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In my role as Senior Editor for Space Science at the European Space Agency, I was lucky enough to be in ESA mission control in Darmstadt, Germany, to witness the flyby of asteroid Lutetia by the spacecraft Rosetta. The flyby was a complete success, returning the most amazing images. You can see the official web story I wrote about it that night in the 10 July 2010 entry. It generated so much interest that I found myself in great demand afterwards to write and speak about the experience. For each re-telling of the story, I endeavoured to include new information to make each piece unique. This is the article I wrote for The Guardian.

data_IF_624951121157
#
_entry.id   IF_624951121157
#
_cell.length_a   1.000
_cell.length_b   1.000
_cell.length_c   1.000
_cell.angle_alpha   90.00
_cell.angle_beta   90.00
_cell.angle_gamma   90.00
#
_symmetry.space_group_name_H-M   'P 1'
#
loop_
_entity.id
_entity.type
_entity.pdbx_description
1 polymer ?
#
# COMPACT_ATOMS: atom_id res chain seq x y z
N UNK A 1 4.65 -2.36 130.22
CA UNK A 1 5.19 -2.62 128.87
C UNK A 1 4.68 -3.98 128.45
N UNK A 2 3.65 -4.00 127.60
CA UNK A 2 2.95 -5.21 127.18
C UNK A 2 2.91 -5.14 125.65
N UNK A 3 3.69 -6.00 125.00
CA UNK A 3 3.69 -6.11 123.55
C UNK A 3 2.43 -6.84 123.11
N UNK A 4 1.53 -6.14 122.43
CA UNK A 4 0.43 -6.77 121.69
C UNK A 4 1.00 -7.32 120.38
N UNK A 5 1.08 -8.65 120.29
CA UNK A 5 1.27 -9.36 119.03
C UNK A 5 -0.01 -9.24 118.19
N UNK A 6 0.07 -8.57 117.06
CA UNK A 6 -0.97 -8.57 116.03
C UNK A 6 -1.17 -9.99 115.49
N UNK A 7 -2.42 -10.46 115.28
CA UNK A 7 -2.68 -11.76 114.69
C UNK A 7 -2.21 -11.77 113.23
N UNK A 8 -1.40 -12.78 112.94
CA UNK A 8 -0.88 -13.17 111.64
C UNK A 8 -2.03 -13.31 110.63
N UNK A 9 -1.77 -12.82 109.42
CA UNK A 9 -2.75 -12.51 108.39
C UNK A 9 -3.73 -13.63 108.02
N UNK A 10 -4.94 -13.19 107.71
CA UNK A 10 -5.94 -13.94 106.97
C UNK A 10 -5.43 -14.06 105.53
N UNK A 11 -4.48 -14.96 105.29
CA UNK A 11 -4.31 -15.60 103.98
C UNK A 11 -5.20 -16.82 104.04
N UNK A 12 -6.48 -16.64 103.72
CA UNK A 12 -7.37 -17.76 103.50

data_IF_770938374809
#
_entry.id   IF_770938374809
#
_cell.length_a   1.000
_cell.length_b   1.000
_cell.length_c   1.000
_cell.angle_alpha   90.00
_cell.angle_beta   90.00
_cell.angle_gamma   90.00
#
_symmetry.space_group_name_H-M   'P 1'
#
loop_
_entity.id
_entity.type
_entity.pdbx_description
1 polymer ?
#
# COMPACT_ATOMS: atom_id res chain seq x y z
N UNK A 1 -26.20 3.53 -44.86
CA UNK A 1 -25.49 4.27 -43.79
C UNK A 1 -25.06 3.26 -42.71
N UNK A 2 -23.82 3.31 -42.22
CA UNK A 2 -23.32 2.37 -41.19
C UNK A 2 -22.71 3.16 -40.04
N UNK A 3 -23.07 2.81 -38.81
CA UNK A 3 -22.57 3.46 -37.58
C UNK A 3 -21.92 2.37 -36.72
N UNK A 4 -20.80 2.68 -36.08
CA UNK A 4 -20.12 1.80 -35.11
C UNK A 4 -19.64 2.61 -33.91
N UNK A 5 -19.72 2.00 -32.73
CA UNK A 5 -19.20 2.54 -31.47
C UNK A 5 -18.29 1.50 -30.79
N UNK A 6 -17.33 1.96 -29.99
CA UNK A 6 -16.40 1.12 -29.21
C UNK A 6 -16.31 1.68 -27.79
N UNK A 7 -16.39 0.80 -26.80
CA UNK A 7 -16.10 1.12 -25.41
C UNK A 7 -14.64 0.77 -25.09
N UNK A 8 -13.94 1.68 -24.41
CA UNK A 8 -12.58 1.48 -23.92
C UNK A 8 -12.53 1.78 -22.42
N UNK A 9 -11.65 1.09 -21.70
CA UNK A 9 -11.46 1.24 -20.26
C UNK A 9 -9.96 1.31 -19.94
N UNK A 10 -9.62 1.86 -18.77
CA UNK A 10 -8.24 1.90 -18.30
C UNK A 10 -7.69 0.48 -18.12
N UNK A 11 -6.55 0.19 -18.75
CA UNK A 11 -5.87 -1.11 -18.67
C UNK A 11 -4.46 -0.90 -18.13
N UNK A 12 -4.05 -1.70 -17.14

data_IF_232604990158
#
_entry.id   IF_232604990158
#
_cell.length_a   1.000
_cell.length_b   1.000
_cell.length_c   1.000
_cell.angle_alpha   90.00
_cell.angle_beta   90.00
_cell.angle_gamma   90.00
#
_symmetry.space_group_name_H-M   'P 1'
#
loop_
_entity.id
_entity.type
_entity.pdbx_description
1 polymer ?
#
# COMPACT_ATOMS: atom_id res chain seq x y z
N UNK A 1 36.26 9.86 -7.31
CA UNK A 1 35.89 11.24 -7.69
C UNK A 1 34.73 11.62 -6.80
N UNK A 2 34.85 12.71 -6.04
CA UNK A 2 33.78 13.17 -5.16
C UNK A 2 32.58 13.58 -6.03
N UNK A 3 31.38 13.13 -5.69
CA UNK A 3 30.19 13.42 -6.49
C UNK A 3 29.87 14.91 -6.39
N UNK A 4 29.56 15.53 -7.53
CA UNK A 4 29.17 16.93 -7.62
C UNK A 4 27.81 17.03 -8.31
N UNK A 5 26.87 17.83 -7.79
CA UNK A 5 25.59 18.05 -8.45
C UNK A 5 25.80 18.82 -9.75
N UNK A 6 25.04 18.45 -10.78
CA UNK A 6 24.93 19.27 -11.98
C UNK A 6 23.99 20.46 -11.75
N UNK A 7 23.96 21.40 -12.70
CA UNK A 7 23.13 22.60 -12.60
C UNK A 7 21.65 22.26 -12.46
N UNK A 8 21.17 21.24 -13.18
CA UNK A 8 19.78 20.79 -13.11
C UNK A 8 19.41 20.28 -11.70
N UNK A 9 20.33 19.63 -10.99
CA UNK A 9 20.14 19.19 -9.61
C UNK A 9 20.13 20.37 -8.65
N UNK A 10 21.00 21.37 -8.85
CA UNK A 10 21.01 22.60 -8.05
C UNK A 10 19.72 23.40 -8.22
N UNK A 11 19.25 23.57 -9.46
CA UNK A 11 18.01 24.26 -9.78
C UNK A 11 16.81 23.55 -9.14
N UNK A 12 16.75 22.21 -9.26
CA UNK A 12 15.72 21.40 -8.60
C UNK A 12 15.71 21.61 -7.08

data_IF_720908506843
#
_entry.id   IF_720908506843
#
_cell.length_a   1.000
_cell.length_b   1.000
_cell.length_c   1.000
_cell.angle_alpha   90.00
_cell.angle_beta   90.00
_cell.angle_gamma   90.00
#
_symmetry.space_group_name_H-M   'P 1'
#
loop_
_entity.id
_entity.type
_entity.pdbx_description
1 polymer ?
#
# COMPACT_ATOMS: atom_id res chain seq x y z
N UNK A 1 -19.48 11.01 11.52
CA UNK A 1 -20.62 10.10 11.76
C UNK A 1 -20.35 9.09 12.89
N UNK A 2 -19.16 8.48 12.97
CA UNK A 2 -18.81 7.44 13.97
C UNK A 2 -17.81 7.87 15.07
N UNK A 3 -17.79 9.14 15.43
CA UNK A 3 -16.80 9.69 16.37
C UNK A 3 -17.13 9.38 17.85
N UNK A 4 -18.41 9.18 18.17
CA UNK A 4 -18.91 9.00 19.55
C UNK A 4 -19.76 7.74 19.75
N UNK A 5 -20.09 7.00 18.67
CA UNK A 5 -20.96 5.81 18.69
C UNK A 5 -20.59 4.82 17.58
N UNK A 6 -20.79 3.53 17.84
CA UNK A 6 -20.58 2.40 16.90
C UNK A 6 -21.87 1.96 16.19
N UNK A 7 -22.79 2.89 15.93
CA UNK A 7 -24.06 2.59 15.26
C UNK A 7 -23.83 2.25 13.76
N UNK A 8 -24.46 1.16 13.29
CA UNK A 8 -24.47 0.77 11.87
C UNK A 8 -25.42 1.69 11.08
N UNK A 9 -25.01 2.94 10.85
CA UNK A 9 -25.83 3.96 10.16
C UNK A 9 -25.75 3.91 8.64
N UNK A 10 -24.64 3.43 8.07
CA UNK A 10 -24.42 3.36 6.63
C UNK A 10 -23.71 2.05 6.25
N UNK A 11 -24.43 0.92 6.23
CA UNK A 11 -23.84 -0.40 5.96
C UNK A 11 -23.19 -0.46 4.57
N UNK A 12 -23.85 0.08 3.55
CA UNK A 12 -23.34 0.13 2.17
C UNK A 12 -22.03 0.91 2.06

“Images from the Rosetta spacecraft's weekend flyby of the asteroid Lutetia reveal its violent past. Asteroid Lutetia has been revealed as an irregular chunk of battered rock by the European Space Agency's Rosetta spacecraft.

Rosetta approached to within 3,162km of the enigmatic asteroid at 18:10 CEST (Central European Summer Time) on Saturday and returned the first close-up pictures soon afterwards, each image taking around 15-20 minutes to download. ... “

Read the full story here.

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